IT SOMETIMES happens that a critic will judge it incumbent on himself (or herself) to preface a review with a 'declaration of interest'. In a similar spirit, if with a slight shift in etymological emphasis, I feel duty- bound to declare a certain lack of interest: before being invited to review it, I was not too well disposed to Live from Golgotha.
This distaste had nothing to do with the reputation preceding the book, of an outrageously irreverent impiety. A believer (of sorts) as I am, I've always been excessively unfanatical about blasphemy, which in any case seems to me seldom to 'work'. No, the author himself was the issue. Once something of a hero of mine, he has long since set my teeth on edge with his unseemly patrician preenings and posturings (his sainted grandfather, Senator Thomas Gore of Oklahoma, has become a particularly intrusive pest of Vidalian folklore), with his smug determination, in recent collections of essays, to be the smartest alec on the block and, above all, with that ongoing cycle of clumpish historical novels which sound the way James Michener, say, might sound after taking a course in creative writing.
My heart also sank when, flicking through this novel's pages, I immediately lit on the profanity 'Jesus Christ]' And, sure enough, every joke you would expect to be there is there. 'Speak of the devil,' somebody murmurs on Jesus's approach; and 'That's blasphemy]' somebody else protests with cute superfluity in a book that is nothing but and knows it. (In fact, the sole lost opportunity, by Vidal's own campy criterion, is that no lewd mileage is made out of 'the Second Coming'.)
These, however, turn out to be exceptions in a book which has more good one-liners to the square paragraph than . . . actually, it's difficult to think of anything comparable. Live from Golgotha is not just a comic novel but a stand-up comic novel, less 'The Gospel According to Gore Vidal' (as the subtitle has it) than 'A Funny Thing Happened on the Way to Golgotha', a brilliantly sustained shtick delivered by Timothy, the future St Paul's hunky catamite (according to Vidal) and the historical recipient of his Epistles. If comparisons are in order, they are not with any novelist (save perhaps Vidal himself, in the swishy self-referentiality of Myron and the eschatological alarums of Kalki) but with movie directors like Woody Allen and Mel Brooks.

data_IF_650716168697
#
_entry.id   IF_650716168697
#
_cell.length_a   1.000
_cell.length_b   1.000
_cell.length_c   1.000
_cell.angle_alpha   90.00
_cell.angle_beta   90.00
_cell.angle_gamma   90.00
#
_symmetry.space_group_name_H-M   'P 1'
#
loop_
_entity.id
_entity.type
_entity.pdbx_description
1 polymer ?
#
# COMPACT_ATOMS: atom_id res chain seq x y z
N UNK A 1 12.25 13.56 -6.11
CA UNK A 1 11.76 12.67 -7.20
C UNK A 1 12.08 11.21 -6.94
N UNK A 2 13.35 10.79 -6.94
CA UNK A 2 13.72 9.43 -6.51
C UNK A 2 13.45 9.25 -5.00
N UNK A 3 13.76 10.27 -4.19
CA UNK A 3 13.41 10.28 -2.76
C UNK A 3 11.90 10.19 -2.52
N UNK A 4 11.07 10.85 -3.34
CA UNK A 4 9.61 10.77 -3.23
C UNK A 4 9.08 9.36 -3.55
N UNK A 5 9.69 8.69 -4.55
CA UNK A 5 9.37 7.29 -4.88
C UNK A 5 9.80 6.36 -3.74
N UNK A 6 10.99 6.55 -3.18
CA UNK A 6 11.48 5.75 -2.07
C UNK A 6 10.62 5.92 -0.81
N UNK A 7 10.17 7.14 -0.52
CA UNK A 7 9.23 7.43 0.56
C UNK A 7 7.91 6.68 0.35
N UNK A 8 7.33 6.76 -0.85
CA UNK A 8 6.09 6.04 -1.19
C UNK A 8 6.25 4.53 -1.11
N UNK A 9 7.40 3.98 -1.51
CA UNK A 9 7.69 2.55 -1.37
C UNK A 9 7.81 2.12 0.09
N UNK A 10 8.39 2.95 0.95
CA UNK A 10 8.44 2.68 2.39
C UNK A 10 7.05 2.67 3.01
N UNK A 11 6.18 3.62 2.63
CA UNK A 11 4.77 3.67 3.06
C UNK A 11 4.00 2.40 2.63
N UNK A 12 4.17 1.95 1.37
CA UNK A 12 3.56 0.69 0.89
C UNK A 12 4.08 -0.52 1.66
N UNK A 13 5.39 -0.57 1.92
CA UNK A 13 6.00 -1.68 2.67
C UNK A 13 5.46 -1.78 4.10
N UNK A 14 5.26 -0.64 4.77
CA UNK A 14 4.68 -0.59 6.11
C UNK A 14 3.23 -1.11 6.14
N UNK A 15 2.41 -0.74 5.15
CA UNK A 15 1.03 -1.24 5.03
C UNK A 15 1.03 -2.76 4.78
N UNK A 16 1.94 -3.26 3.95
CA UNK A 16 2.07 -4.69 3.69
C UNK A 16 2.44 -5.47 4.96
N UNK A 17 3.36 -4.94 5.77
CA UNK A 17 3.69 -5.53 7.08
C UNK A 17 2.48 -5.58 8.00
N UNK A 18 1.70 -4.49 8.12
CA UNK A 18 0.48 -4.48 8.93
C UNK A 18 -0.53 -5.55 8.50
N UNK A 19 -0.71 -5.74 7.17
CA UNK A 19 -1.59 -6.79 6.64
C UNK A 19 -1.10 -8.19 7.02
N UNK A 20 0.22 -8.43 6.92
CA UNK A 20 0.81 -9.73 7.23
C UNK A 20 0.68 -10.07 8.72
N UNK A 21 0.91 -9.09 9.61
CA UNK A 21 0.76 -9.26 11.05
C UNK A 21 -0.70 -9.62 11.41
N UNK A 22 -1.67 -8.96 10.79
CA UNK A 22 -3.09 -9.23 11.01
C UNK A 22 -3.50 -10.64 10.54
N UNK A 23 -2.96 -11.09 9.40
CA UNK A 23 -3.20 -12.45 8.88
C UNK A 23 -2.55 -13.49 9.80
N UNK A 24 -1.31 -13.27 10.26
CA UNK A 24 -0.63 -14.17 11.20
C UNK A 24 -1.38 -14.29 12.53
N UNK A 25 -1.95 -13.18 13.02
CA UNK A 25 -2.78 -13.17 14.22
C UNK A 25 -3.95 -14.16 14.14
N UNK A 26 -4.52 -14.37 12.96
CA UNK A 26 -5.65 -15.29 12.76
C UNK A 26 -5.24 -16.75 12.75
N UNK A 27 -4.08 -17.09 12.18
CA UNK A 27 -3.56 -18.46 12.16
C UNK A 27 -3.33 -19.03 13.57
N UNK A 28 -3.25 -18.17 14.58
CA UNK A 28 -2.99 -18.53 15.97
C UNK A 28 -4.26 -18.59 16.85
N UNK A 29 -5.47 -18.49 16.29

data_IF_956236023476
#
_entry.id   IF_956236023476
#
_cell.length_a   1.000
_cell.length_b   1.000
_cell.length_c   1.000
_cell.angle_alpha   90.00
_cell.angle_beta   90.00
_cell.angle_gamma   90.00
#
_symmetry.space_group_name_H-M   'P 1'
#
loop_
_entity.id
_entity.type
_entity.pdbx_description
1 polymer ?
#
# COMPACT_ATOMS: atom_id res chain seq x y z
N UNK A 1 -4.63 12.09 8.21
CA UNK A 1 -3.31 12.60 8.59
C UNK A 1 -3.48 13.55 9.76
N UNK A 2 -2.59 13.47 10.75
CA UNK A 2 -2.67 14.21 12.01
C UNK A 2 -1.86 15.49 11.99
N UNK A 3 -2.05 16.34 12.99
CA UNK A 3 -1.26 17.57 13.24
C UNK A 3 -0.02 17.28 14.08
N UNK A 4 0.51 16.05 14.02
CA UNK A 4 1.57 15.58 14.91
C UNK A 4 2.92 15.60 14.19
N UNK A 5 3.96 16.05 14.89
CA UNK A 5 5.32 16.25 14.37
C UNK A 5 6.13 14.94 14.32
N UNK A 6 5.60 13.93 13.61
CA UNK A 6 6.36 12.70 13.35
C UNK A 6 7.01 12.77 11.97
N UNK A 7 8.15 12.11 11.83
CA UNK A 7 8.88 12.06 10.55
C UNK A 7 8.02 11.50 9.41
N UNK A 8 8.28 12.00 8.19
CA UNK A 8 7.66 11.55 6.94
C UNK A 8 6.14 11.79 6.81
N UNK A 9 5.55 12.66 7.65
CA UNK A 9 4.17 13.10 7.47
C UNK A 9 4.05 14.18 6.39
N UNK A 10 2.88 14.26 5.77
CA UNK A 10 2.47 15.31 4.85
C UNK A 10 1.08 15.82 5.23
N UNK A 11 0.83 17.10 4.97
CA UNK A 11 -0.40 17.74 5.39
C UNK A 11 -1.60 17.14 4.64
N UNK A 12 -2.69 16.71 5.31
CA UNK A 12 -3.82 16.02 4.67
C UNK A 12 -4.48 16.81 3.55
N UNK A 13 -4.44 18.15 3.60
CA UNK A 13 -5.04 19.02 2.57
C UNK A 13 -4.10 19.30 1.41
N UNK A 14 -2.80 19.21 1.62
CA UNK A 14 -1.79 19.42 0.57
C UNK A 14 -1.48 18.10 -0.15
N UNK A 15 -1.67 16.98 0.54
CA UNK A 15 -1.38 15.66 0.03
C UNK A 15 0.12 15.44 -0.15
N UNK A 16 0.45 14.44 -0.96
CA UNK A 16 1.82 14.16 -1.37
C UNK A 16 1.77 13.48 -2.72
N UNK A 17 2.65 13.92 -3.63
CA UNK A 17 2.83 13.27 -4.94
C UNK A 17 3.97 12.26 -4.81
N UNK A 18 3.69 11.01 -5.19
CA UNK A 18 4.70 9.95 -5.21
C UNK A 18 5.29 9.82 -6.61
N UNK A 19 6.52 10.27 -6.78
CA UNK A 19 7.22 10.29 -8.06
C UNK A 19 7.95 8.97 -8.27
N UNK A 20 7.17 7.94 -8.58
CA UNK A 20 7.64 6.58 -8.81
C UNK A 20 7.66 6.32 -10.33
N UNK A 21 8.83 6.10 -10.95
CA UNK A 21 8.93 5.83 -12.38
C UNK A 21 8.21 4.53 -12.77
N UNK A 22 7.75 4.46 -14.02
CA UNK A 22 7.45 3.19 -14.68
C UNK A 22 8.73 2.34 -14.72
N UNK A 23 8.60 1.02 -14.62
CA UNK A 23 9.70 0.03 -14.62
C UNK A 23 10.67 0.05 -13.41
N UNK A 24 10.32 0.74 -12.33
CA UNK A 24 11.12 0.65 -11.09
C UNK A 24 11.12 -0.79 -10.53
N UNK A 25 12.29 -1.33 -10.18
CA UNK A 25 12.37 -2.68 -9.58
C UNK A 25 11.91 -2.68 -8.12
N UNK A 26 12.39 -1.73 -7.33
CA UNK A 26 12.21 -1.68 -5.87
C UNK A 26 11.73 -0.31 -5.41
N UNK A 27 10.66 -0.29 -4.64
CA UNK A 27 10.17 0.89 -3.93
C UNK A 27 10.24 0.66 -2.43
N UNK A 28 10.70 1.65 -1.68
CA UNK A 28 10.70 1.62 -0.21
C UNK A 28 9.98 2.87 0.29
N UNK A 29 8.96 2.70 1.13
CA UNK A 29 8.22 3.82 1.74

With Allen Vidal shares a predilection for gags with a bathetically dying fall (Timothy on the proto-American standardisation of the Roman Empire: 'It's certainly convenient for the rest of us knowing that no matter where you are you'll find a forum and an amphitheatre and a law court and pizza with fish sauce'). And, like Brooks, if on a very superior level of invention, he seems almost in thrall to the show business pizzazz whose inanity he is also concerned to denounce (St Paul enlivens his speeches with a neat tap-dancing routine, precisely as the Monster does in Young Frankenstein). As an example of what might be called 'crucifiction', then, it's far closer to The Life of Brian than to The Last Temptation of Christ.
Live from Golgotha does have a plot, one involving a 20th-century conspiracy (with much Feydeau-esque popping in and out of time-frames and droll guest appearances by Mary Baker Eddy and even Shirley MacLaine) to erase the tapes of Mark's Gospel from our universal memory bank and thereby license the history of Christ to be rewritten at will. I found this part of the narrative, if not exactly incomprehensible, then just too confoundedly complicated to be worth endeavouring to keep in mind from page to page. In any event, it turns out not to be that crucial.
What keeps one catching one's breath, and again and again, is the unfailing brio with which, by whisking them through the biblical blender, Vidal pricks and parodies various socio-cultural jargons of the Nineties, from feminist pieties to hideous agent-speak, while at the same time ruthlessly exposing the fragility of all ossified iconography. Indeed, the single most shocking conjecture in the novel is possibly that Jesus might have been . . . fat. It may seem a facile calumny, the very least of Vidal's gags, but it needs only a moment of reflection to realise what a calamitous effect, had it been so, an overweight Redeemer might have had on the history of Christianity.
If God, as they say, sees everything, then He'll see Live From Golgotha. Will He be amused by this monstrous joke told against His works? Probably not. For, if Vidal is to be believed, He's only human, after all.
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